She felt her stomach coil into an aching knot. Her fingers crushed the heavy, dark fabric of her skirts until she forced them to uncurl and pick up a glass wand, ready to stir her concoction. She kept her features deliberately bland, hoping that as long as she reined in her mood, she would have the upper hand. That always works for Uncle Sherlock.
Finally, No-name spoke. “I will say this one last time. Students of the Ladies’ College of London are not permitted to use the Sir Henry John Bickerton Laboratory for the Advancement of Chemical Science.”
“But are we not part of the university, along with the other colleges?” Evelina asked tightly. “I believe our tuition flows to the greater institution.” Except that the students resident at the Ladies’ College experienced shorter academic terms, had access to fewer courses, and were only granted an LCA rather than a proper bachelor’s degree.
“The young men will someday attain positions of economic importance, whereas women will not. Squandering resources where they will never amount to anything is simply poor management.”
Evelina couldn’t stop herself from making a derisive huff as she measured out grains of crystalized aether onto a scale. The lime-green sand pattered into the steel pan. “Perhaps a sound understanding of the volatile properties of sodium bicarbonate will assist me in perfecting my muffins, Professor . . .” She let the name dangle once more, this time more rudely.
“Professor Bickerton. And this is my laboratory, young lady.”
That surprised her enough that she spun to face him, spilling grains of aether onto the tabletop. This dead squib is the mighty Bickerton? If he’d made assumptions about her, she’d done the same to him. She smoothed her skirts with her free hand, a little flustered. The man held one of the most important faculty chairs at Camelin. “Sir!”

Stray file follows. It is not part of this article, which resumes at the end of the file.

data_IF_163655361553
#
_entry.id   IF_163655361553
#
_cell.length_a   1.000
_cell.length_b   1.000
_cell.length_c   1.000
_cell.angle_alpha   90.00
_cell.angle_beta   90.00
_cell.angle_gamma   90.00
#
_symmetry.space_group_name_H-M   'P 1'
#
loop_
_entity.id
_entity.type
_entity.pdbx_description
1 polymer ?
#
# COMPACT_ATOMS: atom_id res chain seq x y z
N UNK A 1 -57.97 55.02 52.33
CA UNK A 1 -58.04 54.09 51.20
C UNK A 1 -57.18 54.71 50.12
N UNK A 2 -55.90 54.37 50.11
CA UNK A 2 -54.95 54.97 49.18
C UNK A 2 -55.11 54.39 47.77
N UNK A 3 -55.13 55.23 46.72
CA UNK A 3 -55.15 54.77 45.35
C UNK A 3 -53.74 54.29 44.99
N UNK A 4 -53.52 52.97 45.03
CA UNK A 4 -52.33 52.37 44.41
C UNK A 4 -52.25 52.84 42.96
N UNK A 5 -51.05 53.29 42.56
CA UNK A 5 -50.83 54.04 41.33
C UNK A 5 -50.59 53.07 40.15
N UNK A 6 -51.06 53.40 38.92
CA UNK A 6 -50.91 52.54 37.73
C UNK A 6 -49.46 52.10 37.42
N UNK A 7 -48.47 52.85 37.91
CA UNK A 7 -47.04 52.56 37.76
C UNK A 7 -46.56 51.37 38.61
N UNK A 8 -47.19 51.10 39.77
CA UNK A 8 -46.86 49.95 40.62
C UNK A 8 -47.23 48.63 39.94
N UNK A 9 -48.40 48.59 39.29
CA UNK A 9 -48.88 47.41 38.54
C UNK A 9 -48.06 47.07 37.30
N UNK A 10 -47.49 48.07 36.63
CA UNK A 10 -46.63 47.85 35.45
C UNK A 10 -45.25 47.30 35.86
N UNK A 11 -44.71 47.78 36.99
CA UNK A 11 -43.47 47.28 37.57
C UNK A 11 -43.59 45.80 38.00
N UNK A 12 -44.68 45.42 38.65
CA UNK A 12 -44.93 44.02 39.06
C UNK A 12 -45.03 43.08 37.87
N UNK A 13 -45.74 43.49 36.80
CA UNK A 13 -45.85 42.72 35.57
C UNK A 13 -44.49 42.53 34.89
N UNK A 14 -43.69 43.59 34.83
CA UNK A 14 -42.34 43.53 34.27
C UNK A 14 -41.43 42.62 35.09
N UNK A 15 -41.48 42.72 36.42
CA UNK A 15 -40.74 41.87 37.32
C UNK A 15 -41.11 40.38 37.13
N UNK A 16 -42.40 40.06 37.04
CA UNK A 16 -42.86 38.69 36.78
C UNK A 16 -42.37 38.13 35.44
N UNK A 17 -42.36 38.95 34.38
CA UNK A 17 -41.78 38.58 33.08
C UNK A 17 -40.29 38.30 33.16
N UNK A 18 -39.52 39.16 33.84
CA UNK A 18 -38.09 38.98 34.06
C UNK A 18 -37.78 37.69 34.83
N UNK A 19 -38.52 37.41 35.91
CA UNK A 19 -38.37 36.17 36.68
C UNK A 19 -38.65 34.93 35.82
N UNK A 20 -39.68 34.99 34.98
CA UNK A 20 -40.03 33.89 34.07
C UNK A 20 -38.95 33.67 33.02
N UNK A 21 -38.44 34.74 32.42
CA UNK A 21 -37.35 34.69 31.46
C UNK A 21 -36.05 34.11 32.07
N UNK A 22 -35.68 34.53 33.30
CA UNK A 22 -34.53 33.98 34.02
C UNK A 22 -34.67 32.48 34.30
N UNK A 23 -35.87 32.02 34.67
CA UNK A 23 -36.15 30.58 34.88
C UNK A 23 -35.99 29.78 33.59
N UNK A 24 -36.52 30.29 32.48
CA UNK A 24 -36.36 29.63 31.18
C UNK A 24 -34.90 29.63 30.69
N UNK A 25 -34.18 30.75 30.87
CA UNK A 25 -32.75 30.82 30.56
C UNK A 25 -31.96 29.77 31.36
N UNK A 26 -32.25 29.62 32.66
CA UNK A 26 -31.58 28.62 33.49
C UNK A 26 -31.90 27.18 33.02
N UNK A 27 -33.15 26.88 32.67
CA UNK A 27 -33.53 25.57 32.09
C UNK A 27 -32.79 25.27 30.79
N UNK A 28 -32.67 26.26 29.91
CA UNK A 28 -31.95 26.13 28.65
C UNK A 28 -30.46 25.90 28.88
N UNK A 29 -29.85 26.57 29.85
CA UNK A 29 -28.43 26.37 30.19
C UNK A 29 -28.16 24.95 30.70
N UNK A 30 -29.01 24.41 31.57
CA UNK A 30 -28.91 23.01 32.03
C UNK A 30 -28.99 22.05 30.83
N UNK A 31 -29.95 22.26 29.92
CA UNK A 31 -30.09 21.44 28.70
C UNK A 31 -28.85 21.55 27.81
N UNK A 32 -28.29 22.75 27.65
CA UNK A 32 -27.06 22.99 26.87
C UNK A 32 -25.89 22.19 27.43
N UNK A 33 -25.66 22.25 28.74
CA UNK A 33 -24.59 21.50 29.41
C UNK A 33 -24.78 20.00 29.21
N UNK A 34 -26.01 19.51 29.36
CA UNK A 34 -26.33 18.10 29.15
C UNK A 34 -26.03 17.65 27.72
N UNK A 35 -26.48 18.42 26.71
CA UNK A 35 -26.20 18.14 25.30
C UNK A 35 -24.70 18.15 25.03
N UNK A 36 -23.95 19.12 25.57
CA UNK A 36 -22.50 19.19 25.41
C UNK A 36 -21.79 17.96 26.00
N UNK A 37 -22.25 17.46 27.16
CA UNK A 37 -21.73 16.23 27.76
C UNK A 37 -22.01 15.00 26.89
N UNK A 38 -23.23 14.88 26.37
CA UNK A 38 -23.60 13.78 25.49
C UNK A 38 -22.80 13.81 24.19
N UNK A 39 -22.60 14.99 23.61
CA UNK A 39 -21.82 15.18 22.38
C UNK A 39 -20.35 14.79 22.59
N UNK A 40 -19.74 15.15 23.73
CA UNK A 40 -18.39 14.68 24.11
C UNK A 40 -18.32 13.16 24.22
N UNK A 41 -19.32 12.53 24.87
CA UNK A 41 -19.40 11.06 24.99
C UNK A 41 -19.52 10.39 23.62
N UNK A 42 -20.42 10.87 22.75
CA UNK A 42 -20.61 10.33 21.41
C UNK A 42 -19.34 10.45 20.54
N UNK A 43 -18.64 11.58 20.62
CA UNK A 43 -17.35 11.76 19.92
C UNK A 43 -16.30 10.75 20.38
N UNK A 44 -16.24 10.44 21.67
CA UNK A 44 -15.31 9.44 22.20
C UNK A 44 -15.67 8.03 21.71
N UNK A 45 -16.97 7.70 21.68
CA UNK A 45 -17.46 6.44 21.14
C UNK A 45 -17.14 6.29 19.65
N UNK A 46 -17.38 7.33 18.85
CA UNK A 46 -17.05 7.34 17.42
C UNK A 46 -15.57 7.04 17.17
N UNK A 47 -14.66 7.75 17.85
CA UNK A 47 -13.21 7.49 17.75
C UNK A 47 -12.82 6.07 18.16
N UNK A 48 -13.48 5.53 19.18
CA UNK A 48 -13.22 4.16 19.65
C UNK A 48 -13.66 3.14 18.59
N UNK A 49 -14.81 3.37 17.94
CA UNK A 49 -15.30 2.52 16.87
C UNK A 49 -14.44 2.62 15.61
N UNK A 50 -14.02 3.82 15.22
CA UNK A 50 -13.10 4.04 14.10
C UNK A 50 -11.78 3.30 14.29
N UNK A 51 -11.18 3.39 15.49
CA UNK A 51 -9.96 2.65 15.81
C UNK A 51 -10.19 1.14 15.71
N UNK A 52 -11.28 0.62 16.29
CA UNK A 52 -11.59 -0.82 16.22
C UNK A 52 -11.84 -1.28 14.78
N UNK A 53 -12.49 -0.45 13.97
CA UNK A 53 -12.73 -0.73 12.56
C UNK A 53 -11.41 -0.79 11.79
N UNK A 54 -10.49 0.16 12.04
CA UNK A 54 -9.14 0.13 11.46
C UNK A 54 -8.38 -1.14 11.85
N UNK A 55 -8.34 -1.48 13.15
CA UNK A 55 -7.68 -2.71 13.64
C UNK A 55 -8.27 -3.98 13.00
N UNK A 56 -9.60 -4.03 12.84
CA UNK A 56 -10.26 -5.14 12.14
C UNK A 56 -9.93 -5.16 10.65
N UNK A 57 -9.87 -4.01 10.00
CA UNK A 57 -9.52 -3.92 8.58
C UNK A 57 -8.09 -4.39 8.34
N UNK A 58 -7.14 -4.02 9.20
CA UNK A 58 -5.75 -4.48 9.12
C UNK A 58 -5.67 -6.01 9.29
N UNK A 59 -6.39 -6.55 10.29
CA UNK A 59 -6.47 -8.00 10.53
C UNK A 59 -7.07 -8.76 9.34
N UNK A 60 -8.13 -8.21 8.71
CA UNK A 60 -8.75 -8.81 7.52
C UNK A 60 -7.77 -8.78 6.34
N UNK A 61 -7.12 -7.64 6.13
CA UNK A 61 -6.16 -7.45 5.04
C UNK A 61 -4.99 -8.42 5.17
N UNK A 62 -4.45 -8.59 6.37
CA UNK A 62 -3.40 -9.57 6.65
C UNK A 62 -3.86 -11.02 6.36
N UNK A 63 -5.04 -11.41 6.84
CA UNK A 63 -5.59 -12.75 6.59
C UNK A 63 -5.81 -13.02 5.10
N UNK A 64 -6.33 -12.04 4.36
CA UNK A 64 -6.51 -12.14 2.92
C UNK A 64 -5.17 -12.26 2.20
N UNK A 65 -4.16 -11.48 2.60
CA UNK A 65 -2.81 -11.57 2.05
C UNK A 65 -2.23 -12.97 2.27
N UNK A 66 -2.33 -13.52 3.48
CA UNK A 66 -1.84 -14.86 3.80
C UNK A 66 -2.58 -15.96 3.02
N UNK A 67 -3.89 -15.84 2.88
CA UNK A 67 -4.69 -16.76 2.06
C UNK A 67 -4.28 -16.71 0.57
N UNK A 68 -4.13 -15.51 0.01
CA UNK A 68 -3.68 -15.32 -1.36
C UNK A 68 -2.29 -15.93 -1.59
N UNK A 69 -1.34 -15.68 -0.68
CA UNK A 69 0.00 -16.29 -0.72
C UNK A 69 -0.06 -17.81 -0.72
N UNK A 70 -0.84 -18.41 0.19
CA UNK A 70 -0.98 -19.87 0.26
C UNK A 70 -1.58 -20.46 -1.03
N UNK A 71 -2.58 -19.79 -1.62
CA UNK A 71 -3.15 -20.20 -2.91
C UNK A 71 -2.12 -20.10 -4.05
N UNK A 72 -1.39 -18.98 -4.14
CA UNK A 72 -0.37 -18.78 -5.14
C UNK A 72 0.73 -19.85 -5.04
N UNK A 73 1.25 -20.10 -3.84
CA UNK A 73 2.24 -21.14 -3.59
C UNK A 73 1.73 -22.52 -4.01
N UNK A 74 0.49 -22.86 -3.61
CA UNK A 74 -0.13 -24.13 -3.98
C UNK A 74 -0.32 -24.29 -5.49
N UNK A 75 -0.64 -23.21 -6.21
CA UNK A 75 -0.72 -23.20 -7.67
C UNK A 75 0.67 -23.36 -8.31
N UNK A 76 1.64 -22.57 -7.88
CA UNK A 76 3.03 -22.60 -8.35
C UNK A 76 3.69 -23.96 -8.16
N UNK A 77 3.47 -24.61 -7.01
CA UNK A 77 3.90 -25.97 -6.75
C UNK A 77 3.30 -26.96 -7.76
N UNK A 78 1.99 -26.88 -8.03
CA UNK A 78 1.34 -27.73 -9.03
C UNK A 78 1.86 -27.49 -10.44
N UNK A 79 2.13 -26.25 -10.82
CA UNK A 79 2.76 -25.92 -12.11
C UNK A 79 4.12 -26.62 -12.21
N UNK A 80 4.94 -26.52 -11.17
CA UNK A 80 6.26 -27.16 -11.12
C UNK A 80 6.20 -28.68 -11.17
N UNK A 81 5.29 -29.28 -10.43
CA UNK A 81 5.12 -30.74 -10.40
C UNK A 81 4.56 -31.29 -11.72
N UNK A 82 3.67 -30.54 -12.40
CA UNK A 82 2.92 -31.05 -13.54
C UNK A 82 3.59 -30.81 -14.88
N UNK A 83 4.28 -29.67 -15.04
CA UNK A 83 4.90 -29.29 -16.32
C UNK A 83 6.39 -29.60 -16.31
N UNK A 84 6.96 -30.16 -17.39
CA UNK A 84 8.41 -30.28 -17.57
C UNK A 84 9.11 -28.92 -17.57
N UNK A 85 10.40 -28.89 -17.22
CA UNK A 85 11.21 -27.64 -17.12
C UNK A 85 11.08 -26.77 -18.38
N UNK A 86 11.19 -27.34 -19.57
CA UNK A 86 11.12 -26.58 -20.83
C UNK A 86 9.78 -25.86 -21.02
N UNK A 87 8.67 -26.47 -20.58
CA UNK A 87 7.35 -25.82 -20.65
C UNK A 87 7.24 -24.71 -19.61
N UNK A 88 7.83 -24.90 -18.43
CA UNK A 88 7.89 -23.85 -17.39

He adopted a lecturing stance, his hands clasped behind his back. “And I note you are attempting the reconstitution of crystalized aether into liquid form. What industries require liquid aether, Miss Cooper?”
Her brain stalled for a moment, then lurched forward awkwardly, like a poorly maintained engine. “Aeronautics, primarily. Also weapons manufacturing, cartography and exploration, and some forms of advanced telegraphy.”
“You neglected to mention submersibles and a few branches of agriculture. Do you plan a career in any of these fields, Miss Cooper?”
“No, sir.” She felt her cheeks heat.
“As I thought,” he said with a twist of his mustached lip. “And what is the most salient point about liquid aether in the laboratory, Miss Cooper?”
She answered quickly, eager to redeem herself. “Aether is stable, which is why it has replaced hydrogen as the fuel of choice for dirigibles. But it will ignite if exposed to a steady, high heat. Ergo, one must be careful to regulate temperature to avoid combustion.”